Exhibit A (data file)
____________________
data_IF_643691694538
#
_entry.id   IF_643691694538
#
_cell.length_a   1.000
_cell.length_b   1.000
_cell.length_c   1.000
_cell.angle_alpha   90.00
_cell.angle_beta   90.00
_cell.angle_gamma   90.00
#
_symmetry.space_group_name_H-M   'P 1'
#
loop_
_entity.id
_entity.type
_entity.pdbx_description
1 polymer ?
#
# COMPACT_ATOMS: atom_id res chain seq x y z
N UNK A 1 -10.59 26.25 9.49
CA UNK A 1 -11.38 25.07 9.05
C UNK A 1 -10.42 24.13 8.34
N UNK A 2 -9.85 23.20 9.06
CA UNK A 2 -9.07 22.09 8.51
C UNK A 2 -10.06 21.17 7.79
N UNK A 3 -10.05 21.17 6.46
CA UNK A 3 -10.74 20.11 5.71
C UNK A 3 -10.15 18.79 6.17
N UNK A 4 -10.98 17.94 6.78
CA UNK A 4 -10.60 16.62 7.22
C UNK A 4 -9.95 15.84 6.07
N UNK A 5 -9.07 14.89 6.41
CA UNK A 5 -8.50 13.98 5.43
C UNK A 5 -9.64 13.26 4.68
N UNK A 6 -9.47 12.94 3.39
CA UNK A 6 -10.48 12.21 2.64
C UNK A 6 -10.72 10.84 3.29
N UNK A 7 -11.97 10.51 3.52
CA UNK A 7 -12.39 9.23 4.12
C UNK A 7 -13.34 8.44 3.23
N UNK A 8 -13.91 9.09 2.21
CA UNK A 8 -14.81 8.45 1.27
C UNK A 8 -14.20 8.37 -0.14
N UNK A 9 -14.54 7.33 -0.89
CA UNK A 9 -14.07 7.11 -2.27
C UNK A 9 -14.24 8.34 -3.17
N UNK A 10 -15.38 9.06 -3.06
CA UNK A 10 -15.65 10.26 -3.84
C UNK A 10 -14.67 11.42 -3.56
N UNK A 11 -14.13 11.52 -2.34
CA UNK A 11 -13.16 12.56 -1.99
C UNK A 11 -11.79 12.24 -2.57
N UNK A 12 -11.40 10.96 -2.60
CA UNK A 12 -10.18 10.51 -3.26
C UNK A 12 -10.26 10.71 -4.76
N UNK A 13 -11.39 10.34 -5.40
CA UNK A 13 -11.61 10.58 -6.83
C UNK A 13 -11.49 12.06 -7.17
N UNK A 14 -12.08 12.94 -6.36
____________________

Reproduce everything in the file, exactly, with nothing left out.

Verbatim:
data_IF_643691694538
#
_entry.id   IF_643691694538
#
_cell.length_a   1.000
_cell.length_b   1.000
_cell.length_c   1.000
_cell.angle_alpha   90.00
_cell.angle_beta   90.00
_cell.angle_gamma   90.00
#
_symmetry.space_group_name_H-M   'P 1'
#
loop_
_entity.id
_entity.type
_entity.pdbx_description
1 polymer ?
#
# COMPACT_ATOMS: atom_id res chain seq x y z
N UNK A 1 -10.59 26.25 9.49
CA UNK A 1 -11.38 25.07 9.05
C UNK A 1 -10.42 24.13 8.34
N UNK A 2 -9.85 23.20 9.06
CA UNK A 2 -9.07 22.09 8.51
C UNK A 2 -10.06 21.17 7.79
N UNK A 3 -10.05 21.17 6.46
CA UNK A 3 -10.74 20.11 5.71
C UNK A 3 -10.15 18.79 6.17
N UNK A 4 -10.98 17.94 6.78
CA UNK A 4 -10.60 16.62 7.22
C UNK A 4 -9.95 15.84 6.07
N UNK A 5 -9.07 14.89 6.41
CA UNK A 5 -8.50 13.98 5.43
C UNK A 5 -9.64 13.26 4.68
N UNK A 6 -9.47 12.94 3.39
CA UNK A 6 -10.48 12.21 2.64
C UNK A 6 -10.72 10.84 3.29
N UNK A 7 -11.97 10.51 3.52
CA UNK A 7 -12.39 9.23 4.12
C UNK A 7 -13.34 8.44 3.23
N UNK A 8 -13.91 9.09 2.21
CA UNK A 8 -14.81 8.45 1.27
C UNK A 8 -14.20 8.37 -0.14
N UNK A 9 -14.54 7.33 -0.89
CA UNK A 9 -14.07 7.11 -2.27
C UNK A 9 -14.24 8.34 -3.17
N UNK A 10 -15.38 9.06 -3.06
CA UNK A 10 -15.65 10.26 -3.84
C UNK A 10 -14.67 11.42 -3.56
N UNK A 11 -14.13 11.52 -2.34
CA UNK A 11 -13.16 12.56 -1.99
C UNK A 11 -11.79 12.24 -2.57
N UNK A 12 -11.40 10.96 -2.60
CA UNK A 12 -10.18 10.51 -3.26
C UNK A 12 -10.26 10.71 -4.76
N UNK A 13 -11.39 10.34 -5.40
CA UNK A 13 -11.61 10.58 -6.83
C UNK A 13 -11.49 12.06 -7.17
N UNK A 14 -12.08 12.94 -6.36